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Shelburne County's Camp Jordan gets makeover with part of the work aimed at making the buildings wheelchair accessible


SHELBURNE, N.S. – A donation of just under $10,000 last summer from the 100 + Women Who Care of Shelburne County to Camp Jordan has proven to be the launching pad for major developments and improvements at the Shelburne County children’s summer camp.

“There’s lots going on,” said Camp Jordan trustee Dan Peacock. “We’re working on making all the buildings wheelchair accessible. Both cabins and the main lodge should be done by the time camp starts. We’re not really calling ourselves wheelchair accessible yet. We’re most of the way there, but not there yet because we haven’t done the bathrooms. We’re building a brand-new wheelchair accessible bathroom off the main dining hall but that won’t happen until fall.”

Camp Jordan also took delivery of a new activity building on July 4. It’s a dome style building with 10-foot straight walls and a dome ceiling. The steel structure is covered with a tarp.

“This all started last summer when we got a grant from 100 Women Who Care for just under $10,000,” said Peacock.

“We used that money to apply for a federal government grant and got another $14,000 to add to that,” he said, which is enabling the transition to a wheelchair accessible camp.

As for the activity building, Peacock said, “back about 20 years ago there was a fella, Bob Dawe, who raised money for an activity building and that sat in an account for years. Four or five years ago we decided to proceed with phase one” by pouring a 42’ by 60’ concrete slab for the future activity building.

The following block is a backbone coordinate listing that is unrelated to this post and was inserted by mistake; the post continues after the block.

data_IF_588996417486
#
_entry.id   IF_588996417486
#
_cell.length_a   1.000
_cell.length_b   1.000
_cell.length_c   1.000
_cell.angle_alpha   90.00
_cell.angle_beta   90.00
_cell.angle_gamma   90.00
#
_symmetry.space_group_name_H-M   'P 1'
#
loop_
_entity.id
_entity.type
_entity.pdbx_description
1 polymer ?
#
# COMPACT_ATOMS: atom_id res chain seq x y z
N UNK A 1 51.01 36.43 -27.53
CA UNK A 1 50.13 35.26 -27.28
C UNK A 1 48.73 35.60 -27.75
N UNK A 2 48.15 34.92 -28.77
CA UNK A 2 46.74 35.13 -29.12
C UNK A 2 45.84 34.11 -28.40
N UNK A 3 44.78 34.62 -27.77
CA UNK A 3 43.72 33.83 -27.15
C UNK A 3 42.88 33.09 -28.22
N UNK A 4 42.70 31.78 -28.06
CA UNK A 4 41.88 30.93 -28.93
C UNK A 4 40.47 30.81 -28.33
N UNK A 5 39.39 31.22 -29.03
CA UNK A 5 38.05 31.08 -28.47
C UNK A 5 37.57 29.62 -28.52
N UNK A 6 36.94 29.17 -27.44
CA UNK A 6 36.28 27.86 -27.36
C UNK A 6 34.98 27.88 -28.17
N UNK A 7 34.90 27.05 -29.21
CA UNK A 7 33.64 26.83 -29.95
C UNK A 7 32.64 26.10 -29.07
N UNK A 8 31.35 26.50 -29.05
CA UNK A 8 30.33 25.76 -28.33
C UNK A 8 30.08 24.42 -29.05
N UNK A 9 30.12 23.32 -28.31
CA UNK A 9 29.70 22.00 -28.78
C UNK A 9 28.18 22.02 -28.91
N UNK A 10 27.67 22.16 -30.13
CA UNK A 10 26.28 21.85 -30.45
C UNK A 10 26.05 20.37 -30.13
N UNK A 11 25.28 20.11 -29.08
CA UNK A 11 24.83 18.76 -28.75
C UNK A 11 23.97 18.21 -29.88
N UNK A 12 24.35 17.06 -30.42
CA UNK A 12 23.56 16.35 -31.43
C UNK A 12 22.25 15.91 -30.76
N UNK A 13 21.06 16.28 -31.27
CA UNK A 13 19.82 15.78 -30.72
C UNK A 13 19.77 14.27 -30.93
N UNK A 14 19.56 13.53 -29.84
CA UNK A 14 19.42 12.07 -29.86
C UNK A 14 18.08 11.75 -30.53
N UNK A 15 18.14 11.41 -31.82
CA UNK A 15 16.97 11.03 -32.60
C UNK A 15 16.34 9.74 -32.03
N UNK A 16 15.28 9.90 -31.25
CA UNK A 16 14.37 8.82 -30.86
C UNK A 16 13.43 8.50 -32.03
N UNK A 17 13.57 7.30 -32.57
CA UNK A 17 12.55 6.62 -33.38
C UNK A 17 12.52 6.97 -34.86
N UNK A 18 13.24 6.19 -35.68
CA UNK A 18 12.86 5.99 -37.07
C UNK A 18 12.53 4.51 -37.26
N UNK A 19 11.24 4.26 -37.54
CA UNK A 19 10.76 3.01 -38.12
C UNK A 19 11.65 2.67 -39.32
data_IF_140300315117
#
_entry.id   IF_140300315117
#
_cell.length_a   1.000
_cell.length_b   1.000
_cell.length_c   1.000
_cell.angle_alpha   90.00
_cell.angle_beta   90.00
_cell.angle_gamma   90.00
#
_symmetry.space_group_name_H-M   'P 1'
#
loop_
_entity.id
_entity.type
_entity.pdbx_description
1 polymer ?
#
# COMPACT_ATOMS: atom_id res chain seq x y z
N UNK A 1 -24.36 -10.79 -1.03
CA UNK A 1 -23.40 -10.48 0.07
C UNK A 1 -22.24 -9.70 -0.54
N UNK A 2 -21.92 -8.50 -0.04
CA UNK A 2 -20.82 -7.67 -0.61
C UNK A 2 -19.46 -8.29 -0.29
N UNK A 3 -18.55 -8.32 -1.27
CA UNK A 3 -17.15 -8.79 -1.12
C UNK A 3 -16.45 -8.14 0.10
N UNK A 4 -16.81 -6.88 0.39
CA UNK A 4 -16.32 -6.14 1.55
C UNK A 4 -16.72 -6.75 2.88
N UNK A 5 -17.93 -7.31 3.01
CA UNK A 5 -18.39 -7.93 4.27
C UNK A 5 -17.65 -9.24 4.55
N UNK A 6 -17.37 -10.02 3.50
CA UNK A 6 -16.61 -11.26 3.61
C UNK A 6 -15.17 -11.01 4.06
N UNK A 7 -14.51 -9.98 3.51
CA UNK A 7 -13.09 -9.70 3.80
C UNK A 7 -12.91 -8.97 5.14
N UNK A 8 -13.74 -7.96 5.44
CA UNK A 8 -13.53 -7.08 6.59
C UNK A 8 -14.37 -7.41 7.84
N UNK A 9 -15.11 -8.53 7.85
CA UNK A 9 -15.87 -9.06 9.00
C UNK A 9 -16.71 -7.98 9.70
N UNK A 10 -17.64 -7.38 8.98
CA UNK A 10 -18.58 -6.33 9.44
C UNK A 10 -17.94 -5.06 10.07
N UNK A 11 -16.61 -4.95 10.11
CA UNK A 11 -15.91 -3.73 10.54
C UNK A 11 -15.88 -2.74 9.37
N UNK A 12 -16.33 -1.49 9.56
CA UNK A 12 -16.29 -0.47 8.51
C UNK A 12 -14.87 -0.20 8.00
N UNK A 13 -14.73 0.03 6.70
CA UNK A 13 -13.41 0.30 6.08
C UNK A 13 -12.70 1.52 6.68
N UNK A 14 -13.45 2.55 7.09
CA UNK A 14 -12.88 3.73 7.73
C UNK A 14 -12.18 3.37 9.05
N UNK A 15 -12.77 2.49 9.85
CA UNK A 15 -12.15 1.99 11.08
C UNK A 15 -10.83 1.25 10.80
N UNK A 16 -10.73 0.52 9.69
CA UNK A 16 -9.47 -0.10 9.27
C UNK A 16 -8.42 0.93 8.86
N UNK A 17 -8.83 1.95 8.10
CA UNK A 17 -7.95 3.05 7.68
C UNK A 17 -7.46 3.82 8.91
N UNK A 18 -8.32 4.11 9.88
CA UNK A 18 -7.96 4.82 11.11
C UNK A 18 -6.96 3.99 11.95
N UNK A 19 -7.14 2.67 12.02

“We applied for another grant to the Atlantic Baptist Foundation and that came through about two months ago and it was enough to cover the cost of the building going on it,” said Peacock.

The activity building will give campers an alternative inside space where they can play sports inside and have groups activities. “The possibilities are endless,” said Peacock.

The only inside communal space previously was the dining hall.

Peacock, who has been involved with Camp Jordan for the past four or five years, said when he started the camp was looking run down and really needed fixed up.

“When I come into the camp now, it’s starting to really reach its potential,” he said. “It’s a beautiful property.”

Camp Jordan starts July 21 with five, week-long camps on the summer schedule. Most of the camps are filled.

“There are a few openings but its filling up very quick,” said Peacock. “We do lots of outdoor type activities every week. We have a theme every week. Our most popular is the great outdoors where we focus on camping and stuff.”

This year Camp Jordan has partnered with Long Lake Camp in Greenwood to provide staff training, and to increase the number of weeks of work for employees and share costs. Staff began training in early July at Long Lake Camp, where they will work for two weeks.

“Then the entire staff is moving to Camp Jordan to continue on the summer,” said Peacock, adding this will give camp staff eight weeks of work. The cost for the camp director to get everything ready for the season is split between the two camps.

To celebrate the start of the season and Camp Jordan’s long history in Shelburne County, the first annual alumni supper is being held on July 21, starting at 4 p.m.

“We’re hoping for a big crowd,” said Peacock. “Camp Jordan has a long history in Shelburne County. We would like to get people to come back and see what we’ve done in the last few years and experience Camp Jordan again really and hear some of the stories from days gone by.”

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